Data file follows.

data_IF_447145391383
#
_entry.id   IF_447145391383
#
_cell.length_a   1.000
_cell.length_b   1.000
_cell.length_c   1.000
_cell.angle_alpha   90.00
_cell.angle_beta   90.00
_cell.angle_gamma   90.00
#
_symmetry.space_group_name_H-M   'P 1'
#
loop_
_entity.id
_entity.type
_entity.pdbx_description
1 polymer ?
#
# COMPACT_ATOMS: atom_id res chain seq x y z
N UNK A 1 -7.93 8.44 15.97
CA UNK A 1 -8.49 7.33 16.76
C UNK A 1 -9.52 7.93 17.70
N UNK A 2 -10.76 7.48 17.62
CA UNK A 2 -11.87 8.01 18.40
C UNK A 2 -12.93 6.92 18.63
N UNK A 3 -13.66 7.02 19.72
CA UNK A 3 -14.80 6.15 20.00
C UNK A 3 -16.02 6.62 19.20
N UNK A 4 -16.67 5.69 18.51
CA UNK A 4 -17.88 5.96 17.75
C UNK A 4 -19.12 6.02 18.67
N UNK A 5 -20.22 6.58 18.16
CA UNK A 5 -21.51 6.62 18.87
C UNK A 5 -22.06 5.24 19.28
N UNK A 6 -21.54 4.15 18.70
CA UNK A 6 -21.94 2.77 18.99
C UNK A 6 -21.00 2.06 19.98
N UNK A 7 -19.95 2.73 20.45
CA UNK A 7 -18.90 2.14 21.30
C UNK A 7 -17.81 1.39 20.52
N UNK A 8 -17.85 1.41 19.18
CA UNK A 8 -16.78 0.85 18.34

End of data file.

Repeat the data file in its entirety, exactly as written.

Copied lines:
data_IF_447145391383
#
_entry.id   IF_447145391383
#
_cell.length_a   1.000
_cell.length_b   1.000
_cell.length_c   1.000
_cell.angle_alpha   90.00
_cell.angle_beta   90.00
_cell.angle_gamma   90.00
#
_symmetry.space_group_name_H-M   'P 1'
#
loop_
_entity.id
_entity.type
_entity.pdbx_description
1 polymer ?
#
# COMPACT_ATOMS: atom_id res chain seq x y z
N UNK A 1 -7.93 8.44 15.97
CA UNK A 1 -8.49 7.33 16.76
C UNK A 1 -9.52 7.93 17.70
N UNK A 2 -10.76 7.48 17.62
CA UNK A 2 -11.87 8.01 18.40
C UNK A 2 -12.93 6.92 18.63
N UNK A 3 -13.66 7.02 19.72
CA UNK A 3 -14.80 6.15 20.00
C UNK A 3 -16.02 6.62 19.20
N UNK A 4 -16.67 5.69 18.51
CA UNK A 4 -17.88 5.96 17.75
C UNK A 4 -19.12 6.02 18.67
N UNK A 5 -20.22 6.58 18.16
CA UNK A 5 -21.51 6.62 18.87
C UNK A 5 -22.06 5.24 19.28
N UNK A 6 -21.54 4.15 18.70
CA UNK A 6 -21.94 2.77 18.99
C UNK A 6 -21.00 2.06 19.98
N UNK A 7 -19.95 2.73 20.45
CA UNK A 7 -18.90 2.14 21.30
C UNK A 7 -17.81 1.39 20.52
N UNK A 8 -17.85 1.41 19.18
CA UNK A 8 -16.78 0.85 18.34